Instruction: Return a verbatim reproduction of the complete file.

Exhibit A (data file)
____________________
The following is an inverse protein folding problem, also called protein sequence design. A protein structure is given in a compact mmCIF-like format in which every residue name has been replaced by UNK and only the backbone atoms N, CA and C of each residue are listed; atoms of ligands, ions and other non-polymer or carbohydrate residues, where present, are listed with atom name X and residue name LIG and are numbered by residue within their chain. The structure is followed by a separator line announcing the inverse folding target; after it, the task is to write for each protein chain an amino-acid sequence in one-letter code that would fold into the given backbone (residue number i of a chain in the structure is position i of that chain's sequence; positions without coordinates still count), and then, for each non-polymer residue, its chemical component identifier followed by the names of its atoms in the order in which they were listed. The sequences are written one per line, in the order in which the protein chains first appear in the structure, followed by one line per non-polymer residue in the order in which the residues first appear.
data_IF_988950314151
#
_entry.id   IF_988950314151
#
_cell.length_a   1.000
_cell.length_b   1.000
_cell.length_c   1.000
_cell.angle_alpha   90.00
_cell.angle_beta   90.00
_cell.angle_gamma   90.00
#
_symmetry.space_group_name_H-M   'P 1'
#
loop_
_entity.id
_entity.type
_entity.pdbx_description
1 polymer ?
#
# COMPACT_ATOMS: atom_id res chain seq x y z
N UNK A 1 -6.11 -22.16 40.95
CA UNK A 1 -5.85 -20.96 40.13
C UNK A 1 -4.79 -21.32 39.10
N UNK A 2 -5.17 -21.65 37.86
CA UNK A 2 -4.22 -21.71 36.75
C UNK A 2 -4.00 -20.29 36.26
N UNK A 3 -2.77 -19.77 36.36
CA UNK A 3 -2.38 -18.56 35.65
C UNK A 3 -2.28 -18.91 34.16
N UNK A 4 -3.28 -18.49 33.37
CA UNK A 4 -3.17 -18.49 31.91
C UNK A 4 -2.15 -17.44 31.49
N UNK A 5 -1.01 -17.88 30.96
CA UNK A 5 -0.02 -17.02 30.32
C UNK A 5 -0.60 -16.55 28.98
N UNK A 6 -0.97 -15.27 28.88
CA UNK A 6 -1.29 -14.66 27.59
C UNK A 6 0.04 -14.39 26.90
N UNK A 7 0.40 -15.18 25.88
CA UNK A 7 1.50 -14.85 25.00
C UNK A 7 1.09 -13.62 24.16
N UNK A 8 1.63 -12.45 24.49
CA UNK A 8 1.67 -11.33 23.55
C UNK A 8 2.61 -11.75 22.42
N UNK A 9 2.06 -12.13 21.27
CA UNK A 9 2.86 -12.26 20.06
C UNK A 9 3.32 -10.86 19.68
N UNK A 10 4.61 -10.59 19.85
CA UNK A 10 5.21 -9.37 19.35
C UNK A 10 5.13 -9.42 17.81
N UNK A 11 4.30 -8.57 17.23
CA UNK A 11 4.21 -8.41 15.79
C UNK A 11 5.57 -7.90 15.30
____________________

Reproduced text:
The following is an inverse protein folding problem, also called protein sequence design. A protein structure is given in a compact mmCIF-like format in which every residue name has been replaced by UNK and only the backbone atoms N, CA and C of each residue are listed; atoms of ligands, ions and other non-polymer or carbohydrate residues, where present, are listed with atom name X and residue name LIG and are numbered by residue within their chain. The structure is followed by a separator line announcing the inverse folding target; after it, the task is to write for each protein chain an amino-acid sequence in one-letter code that would fold into the given backbone (residue number i of a chain in the structure is position i of that chain's sequence; positions without coordinates still count), and then, for each non-polymer residue, its chemical component identifier followed by the names of its atoms in the order in which they were listed. The sequences are written one per line, in the order in which the protein chains first appear in the structure, followed by one line per non-polymer residue in the order in which the residues first appear.
data_IF_988950314151
#
_entry.id   IF_988950314151
#
_cell.length_a   1.000
_cell.length_b   1.000
_cell.length_c   1.000
_cell.angle_alpha   90.00
_cell.angle_beta   90.00
_cell.angle_gamma   90.00
#
_symmetry.space_group_name_H-M   'P 1'
#
loop_
_entity.id
_entity.type
_entity.pdbx_description
1 polymer ?
#
# COMPACT_ATOMS: atom_id res chain seq x y z
N UNK A 1 -6.11 -22.16 40.95
CA UNK A 1 -5.85 -20.96 40.13
C UNK A 1 -4.79 -21.32 39.10
N UNK A 2 -5.17 -21.65 37.86
CA UNK A 2 -4.22 -21.71 36.75
C UNK A 2 -4.00 -20.29 36.26
N UNK A 3 -2.77 -19.77 36.36
CA UNK A 3 -2.38 -18.56 35.65
C UNK A 3 -2.28 -18.91 34.16
N UNK A 4 -3.28 -18.49 33.37
CA UNK A 4 -3.17 -18.49 31.91
C UNK A 4 -2.15 -17.44 31.49
N UNK A 5 -1.01 -17.88 30.96
CA UNK A 5 -0.02 -17.02 30.32
C UNK A 5 -0.60 -16.55 28.98
N UNK A 6 -0.97 -15.27 28.88
CA UNK A 6 -1.29 -14.66 27.59
C UNK A 6 0.04 -14.39 26.90
N UNK A 7 0.40 -15.18 25.88
CA UNK A 7 1.50 -14.85 25.00
C UNK A 7 1.09 -13.62 24.16
N UNK A 8 1.63 -12.45 24.49
CA UNK A 8 1.67 -11.33 23.55
C UNK A 8 2.61 -11.75 22.42
N UNK A 9 2.06 -12.13 21.27
CA UNK A 9 2.86 -12.26 20.06
C UNK A 9 3.32 -10.86 19.68
N UNK A 10 4.61 -10.59 19.85
CA UNK A 10 5.21 -9.37 19.35
C UNK A 10 5.13 -9.42 17.81
N UNK A 11 4.30 -8.57 17.23
CA UNK A 11 4.21 -8.41 15.79
C UNK A 11 5.57 -7.90 15.30